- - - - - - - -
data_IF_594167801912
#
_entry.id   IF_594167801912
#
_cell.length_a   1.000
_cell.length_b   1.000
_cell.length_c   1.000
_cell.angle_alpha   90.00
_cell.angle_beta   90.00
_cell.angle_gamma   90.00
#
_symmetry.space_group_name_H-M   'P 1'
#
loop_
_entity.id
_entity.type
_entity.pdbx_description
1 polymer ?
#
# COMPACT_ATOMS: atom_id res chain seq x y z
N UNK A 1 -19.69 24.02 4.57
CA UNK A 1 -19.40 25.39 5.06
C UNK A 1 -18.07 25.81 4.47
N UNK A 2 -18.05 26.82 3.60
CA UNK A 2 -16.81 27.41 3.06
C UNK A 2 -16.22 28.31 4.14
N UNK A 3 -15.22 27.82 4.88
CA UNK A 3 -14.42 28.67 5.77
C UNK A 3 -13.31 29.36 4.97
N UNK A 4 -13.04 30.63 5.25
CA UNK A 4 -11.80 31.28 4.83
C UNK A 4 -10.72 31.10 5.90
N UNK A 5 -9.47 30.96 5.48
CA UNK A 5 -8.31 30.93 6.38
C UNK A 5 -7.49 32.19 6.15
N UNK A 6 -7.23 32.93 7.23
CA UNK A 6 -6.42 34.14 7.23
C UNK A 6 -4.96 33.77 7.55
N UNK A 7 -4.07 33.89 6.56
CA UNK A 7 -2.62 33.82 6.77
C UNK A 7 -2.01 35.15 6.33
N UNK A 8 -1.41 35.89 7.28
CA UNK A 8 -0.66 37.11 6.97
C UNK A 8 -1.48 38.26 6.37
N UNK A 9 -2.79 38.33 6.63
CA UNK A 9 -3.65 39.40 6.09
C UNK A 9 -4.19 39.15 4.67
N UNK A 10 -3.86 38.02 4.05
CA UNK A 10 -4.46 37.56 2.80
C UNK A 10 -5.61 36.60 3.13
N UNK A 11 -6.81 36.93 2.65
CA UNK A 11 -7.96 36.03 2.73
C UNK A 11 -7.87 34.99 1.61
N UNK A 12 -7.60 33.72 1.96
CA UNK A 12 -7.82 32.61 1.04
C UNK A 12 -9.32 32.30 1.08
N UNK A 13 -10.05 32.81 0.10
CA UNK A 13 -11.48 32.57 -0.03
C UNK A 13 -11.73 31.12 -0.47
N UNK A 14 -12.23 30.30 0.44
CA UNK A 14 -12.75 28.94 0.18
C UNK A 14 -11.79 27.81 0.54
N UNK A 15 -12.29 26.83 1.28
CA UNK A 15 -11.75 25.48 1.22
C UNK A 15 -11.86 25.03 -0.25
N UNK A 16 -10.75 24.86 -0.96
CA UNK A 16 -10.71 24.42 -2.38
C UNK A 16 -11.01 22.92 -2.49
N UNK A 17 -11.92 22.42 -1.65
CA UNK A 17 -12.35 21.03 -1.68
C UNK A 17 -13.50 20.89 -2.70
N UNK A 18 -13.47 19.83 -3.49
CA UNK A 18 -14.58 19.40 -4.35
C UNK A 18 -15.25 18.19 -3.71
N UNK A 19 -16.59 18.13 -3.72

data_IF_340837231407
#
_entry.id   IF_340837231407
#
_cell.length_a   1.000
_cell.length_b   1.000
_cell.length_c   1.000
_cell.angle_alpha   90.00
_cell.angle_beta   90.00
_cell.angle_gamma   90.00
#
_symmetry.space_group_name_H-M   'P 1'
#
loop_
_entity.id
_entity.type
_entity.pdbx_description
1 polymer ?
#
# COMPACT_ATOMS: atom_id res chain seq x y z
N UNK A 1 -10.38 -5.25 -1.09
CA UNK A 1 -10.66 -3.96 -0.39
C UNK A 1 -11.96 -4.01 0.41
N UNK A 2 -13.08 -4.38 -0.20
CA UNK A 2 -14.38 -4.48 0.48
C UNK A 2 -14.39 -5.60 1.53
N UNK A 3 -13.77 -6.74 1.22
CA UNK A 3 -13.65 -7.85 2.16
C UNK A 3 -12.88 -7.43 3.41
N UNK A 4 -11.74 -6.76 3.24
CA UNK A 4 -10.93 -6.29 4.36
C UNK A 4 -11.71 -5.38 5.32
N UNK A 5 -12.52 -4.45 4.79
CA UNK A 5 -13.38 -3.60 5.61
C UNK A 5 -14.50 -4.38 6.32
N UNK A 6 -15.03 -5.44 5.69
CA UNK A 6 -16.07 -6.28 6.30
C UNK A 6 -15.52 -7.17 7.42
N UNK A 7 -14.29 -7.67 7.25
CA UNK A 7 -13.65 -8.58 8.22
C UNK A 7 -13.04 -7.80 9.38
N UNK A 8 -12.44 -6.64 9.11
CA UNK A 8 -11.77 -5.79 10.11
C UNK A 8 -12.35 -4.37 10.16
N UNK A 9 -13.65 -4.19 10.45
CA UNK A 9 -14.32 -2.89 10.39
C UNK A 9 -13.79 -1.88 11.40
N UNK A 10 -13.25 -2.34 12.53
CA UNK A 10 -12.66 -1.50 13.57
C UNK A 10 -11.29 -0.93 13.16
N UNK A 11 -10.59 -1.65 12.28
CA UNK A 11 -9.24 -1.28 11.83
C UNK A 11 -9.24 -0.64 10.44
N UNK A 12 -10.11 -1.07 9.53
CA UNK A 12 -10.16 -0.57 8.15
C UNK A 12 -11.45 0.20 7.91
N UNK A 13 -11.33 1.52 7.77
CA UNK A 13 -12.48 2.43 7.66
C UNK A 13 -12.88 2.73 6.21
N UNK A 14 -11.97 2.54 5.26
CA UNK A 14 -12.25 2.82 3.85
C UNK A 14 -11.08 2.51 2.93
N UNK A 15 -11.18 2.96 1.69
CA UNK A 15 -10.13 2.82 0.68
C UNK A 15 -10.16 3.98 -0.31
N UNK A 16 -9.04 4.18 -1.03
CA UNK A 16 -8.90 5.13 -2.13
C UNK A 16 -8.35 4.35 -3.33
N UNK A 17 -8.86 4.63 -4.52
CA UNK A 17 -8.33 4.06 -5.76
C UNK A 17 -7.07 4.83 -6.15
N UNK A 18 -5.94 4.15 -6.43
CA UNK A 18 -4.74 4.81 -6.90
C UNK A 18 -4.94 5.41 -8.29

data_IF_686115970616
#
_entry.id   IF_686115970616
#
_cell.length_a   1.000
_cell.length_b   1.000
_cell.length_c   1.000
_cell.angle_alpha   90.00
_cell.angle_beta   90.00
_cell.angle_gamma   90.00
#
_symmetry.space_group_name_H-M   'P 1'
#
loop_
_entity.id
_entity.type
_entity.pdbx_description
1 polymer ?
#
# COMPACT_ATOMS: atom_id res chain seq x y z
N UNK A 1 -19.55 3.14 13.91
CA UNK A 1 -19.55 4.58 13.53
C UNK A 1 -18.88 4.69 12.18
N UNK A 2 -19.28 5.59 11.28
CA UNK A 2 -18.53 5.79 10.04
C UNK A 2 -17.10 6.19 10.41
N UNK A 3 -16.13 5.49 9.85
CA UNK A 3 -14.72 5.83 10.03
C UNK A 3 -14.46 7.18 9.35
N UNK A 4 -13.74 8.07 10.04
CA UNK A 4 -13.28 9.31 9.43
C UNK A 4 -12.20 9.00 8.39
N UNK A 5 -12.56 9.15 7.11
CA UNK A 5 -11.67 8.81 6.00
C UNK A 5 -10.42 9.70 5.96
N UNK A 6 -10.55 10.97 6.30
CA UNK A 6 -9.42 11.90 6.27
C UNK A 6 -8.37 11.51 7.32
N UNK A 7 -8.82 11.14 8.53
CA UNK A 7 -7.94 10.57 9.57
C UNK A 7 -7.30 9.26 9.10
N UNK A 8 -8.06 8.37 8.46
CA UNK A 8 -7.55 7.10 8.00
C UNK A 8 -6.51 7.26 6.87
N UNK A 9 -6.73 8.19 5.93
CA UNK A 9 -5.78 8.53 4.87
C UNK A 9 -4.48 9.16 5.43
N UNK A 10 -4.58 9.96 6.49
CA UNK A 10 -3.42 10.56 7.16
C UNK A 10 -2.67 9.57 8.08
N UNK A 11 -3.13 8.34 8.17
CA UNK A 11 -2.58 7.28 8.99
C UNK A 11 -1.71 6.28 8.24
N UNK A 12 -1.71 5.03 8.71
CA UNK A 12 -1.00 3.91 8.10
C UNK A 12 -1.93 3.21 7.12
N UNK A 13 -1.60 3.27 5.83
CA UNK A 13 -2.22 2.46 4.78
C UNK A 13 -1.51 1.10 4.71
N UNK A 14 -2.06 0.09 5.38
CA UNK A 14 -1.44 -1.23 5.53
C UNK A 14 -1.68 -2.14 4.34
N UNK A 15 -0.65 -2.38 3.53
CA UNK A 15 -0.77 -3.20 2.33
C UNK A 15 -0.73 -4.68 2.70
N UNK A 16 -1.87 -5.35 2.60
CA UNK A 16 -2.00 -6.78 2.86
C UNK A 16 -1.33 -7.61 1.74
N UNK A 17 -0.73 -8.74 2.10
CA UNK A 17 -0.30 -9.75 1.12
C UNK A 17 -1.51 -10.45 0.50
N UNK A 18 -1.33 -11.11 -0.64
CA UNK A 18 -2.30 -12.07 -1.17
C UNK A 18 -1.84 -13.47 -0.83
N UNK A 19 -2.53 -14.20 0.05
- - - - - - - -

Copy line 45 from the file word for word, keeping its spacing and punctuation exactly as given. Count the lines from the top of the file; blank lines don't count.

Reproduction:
N UNK A 9 -2.79 38.33 6.63